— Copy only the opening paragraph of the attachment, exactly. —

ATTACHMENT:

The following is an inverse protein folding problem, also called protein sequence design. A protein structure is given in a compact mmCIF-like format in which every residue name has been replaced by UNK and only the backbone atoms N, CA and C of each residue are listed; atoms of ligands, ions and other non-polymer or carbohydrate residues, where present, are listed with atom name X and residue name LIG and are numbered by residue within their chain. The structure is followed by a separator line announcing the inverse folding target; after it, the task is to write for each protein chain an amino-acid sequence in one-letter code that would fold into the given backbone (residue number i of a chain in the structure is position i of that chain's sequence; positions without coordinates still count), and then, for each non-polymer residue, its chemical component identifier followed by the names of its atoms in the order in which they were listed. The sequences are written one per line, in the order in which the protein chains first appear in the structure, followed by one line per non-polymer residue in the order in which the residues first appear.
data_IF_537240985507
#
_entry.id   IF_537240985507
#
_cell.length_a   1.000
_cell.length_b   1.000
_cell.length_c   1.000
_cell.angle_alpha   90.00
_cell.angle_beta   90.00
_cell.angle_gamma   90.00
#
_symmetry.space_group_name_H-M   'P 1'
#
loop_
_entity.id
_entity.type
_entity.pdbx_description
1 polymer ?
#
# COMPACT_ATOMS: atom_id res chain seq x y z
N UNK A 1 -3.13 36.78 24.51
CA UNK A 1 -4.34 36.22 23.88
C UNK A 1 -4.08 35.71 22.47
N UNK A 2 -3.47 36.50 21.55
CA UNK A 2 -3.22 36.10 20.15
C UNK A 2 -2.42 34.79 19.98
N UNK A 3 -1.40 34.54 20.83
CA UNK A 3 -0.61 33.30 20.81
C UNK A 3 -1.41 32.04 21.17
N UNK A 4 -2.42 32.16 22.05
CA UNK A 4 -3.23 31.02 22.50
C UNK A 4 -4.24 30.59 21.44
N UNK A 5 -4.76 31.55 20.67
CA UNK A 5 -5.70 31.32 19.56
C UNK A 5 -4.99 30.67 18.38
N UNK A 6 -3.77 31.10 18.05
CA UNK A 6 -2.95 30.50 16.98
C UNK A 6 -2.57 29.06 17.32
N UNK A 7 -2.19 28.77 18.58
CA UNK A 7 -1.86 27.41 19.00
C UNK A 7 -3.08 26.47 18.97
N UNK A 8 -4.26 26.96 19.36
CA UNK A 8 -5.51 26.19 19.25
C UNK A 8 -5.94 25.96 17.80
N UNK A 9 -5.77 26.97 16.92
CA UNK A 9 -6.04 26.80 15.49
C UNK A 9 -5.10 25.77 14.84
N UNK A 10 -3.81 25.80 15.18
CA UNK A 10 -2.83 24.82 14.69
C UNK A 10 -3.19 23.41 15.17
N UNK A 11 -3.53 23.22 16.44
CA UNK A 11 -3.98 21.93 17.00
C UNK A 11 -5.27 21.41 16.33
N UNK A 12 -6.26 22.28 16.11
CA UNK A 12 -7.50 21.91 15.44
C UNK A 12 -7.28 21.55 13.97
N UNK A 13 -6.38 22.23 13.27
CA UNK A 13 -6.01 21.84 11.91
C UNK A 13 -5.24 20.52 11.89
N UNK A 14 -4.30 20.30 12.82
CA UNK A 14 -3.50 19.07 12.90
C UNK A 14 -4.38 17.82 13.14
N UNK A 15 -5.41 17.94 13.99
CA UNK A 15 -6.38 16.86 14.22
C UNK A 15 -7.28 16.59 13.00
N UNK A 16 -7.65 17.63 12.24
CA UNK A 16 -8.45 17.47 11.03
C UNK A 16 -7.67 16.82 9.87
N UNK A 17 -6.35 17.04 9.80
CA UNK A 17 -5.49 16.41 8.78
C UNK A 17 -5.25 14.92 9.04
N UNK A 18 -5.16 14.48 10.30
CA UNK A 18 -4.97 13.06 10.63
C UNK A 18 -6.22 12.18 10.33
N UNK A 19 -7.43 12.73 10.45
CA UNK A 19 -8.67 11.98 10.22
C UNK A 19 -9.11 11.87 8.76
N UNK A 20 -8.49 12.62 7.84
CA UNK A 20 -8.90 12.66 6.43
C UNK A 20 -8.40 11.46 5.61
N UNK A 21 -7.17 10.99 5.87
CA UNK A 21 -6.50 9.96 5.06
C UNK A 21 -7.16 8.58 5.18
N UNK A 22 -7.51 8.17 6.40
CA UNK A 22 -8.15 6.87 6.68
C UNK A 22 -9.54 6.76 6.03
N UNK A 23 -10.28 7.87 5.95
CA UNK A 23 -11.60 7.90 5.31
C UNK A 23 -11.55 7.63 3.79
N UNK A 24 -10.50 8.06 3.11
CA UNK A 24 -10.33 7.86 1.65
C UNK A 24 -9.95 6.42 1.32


The following is an inverse protein folding problem, also called protein sequence design. A protein structure is given in a compact mmCIF-like format in which every residue name has been replaced by UNK and only the backbone atoms N, CA and C of each residue are listed; atoms of ligands, ions and other non-polymer or carbohydrate residues, where present, are listed with atom name X and residue name LIG and are numbered by residue within their chain. The structure is followed by a separator line announcing the inverse folding target; after it, the task is to write for each protein chain an amino-acid sequence in one-letter code that would fold into the given backbone (residue number i of a chain in the structure is position i of that chain's sequence; positions without coordinates still count), and then, for each non-polymer residue, its chemical component identifier followed by the names of its atoms in the order in which they were listed. The sequences are written one per line, in the order in which the protein chains first appear in the structure, followed by one line per non-polymer residue in the order in which the residues first appear.